Australian Institute of Health and Welfare (2007) Older Australia at a glance (fourth edition), AIHW, Australian Government, accessed 10 June 2023.
Australian Institute of Health and Welfare. (2007). Older Australia at a glance (fourth edition). Canberra: AIHW.
Australian Institute of Health and Welfare. Older Australia at a glance (fourth edition). AIHW, 2007.
Australian Institute of Health and Welfare. Older Australia at a glance (fourth edition). Canberra: AIHW; 2007.
Australian Institute of Health and Welfare 2007, Older Australia at a glance (fourth edition), AIHW, Canberra.
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Australia's population is ageing and as baby boomers move into old age this trend is set to gather greater momentum over the next three decades. Significant changes will flow to all aspects of social and economic life as both the number and proportion of older people in the community increase. This fourth edition of Older Australians at a glance provides insights into the diversity of the older population of Australia, where they are living, what they are doing, how healthy they are and the services they are using. In 2011 the Department of Health and Ageing asked the AIHW to update tables and figures for three sections of the report: Section 1 - Demographic profile; Section 2 - Social and economic context; and Section 5 – Special population groups. These tables and figures can be found on the additional material tab on this web page. There is no accompanying analysis of the data presented in this material.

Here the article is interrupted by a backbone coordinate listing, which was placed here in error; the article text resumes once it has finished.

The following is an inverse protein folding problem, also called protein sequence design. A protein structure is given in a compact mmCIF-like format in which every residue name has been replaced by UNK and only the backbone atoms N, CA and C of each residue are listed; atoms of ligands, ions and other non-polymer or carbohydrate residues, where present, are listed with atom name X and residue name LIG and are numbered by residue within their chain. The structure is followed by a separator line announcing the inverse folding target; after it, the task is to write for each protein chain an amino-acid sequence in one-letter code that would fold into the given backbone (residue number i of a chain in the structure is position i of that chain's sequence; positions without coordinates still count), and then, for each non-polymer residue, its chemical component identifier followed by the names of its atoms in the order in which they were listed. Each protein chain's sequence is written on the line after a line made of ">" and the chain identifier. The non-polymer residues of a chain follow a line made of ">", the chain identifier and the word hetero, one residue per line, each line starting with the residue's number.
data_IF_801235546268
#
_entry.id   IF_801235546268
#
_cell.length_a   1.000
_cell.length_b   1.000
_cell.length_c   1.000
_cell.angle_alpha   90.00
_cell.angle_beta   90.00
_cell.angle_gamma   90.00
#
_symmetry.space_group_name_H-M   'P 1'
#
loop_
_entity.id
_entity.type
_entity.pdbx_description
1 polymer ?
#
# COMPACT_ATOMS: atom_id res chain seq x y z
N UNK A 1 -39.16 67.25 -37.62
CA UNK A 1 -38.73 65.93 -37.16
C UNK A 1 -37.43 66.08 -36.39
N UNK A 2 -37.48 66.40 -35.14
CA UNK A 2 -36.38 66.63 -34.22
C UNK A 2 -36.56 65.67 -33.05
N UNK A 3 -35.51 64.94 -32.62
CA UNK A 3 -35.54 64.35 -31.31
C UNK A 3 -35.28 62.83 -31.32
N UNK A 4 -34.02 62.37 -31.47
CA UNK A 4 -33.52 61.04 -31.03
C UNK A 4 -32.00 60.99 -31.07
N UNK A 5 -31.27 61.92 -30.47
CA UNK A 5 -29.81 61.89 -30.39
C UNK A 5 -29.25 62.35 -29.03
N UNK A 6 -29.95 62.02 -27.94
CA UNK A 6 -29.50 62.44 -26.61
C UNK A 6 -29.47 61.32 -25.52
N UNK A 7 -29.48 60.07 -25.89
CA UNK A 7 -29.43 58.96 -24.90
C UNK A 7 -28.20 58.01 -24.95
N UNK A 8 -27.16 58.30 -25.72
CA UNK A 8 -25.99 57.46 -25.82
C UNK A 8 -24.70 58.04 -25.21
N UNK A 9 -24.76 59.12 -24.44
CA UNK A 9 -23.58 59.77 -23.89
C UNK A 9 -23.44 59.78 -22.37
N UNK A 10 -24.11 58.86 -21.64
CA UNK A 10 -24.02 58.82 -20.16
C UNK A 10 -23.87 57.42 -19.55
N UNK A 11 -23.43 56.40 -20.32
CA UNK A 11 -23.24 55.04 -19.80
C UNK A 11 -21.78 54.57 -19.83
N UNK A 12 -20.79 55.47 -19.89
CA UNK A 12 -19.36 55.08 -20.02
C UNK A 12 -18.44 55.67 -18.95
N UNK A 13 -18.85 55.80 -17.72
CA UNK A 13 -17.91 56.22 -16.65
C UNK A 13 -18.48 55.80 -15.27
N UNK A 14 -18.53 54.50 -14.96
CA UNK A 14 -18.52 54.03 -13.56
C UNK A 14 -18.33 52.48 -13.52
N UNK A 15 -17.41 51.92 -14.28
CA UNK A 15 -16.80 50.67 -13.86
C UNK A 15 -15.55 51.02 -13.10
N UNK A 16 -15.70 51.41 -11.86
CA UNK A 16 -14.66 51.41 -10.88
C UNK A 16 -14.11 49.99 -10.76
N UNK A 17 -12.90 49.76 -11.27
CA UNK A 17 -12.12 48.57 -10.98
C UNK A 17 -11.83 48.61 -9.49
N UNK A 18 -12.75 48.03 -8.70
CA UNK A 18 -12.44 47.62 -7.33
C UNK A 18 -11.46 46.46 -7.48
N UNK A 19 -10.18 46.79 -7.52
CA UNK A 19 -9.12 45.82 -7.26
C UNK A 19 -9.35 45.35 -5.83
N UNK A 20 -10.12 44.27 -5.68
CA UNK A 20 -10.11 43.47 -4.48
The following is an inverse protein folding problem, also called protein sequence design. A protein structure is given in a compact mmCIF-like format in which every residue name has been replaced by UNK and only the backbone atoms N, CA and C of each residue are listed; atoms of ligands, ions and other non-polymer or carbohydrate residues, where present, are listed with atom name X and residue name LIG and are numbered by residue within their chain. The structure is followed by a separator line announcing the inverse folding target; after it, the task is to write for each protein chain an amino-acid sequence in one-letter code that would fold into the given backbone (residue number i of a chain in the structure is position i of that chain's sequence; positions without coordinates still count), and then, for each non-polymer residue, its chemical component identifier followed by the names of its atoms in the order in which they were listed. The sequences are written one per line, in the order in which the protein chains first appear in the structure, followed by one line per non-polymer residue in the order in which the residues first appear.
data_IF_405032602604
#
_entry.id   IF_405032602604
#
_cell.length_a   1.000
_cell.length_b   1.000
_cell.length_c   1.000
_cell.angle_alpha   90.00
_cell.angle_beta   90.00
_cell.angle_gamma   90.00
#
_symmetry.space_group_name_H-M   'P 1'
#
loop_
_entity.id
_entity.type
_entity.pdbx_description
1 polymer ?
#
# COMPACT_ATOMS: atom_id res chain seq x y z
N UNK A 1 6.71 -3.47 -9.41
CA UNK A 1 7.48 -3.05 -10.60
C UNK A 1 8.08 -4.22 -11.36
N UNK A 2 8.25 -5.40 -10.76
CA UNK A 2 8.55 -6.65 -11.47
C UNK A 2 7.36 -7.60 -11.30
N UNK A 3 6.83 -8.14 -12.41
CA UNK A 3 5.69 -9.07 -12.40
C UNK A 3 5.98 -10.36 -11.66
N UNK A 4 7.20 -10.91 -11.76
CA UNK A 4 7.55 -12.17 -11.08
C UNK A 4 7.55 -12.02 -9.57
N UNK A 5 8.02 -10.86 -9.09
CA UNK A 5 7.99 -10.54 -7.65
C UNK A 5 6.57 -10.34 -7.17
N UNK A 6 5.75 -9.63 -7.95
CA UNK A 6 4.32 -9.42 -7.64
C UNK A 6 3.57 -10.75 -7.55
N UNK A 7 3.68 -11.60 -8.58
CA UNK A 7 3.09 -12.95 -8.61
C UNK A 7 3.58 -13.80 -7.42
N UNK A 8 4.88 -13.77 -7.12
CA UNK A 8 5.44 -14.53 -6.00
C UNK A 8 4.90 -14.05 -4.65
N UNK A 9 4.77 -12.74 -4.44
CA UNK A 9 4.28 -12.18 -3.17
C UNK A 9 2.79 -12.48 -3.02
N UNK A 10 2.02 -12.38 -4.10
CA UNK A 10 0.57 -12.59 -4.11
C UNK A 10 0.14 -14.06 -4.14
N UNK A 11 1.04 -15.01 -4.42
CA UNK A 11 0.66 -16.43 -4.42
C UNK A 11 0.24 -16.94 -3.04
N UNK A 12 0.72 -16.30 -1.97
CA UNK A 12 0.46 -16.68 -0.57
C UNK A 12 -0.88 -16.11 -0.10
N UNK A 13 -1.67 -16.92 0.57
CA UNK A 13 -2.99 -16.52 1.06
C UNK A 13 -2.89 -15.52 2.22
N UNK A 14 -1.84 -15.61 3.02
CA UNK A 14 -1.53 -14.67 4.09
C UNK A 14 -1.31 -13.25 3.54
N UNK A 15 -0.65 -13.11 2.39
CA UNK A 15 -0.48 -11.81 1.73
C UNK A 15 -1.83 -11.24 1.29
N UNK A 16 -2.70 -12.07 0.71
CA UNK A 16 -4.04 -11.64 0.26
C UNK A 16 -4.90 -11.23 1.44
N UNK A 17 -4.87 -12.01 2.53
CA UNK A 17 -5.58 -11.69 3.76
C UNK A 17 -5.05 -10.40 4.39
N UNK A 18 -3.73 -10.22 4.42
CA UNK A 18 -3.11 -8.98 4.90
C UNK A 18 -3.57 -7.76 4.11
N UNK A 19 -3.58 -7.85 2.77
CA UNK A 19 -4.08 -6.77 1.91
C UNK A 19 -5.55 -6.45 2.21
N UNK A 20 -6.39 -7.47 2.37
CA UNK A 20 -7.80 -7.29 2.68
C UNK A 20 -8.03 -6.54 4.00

This 4th edition of Older Australia at a glance describes the characteristics and circumstances of Australia’s 2.7
million older Australians using key statistics in relation to 45 topics or areas of interest. This edition differs from previous ones (AIHW 1997; AIHW: Gibson et al. 1999; AIHW 2002b) in several ways. Firstly, this version looks to future generations of older people, by including information on those now aged 50 to 64 years, providing potential insights into how future cohorts of older people may be similar or different from current cohorts.
Secondly, this edition reflects the more sophisticated approaches which are increasingly evident in both policy and research directed at understanding personal and population ageing, by incorporating a broader range of topics on transport use; use of technology; intergenerational transfers within families; vision problems; oral health; dental services; and Extended Aged Care at Home. In keeping with this more comprehensive approach, other pre-existing topics have been expanded to include new material on social and community participation; superannuation; wealth and expenditure; and each of the National Health Priority Areas.
Preliminary material (226KB PDF): Foreword; Contributors; Acknowledgments; Abbreviations and symbols; Overview
End matter (528KB PDF): Appendix tables; References; List of tables; List of figures
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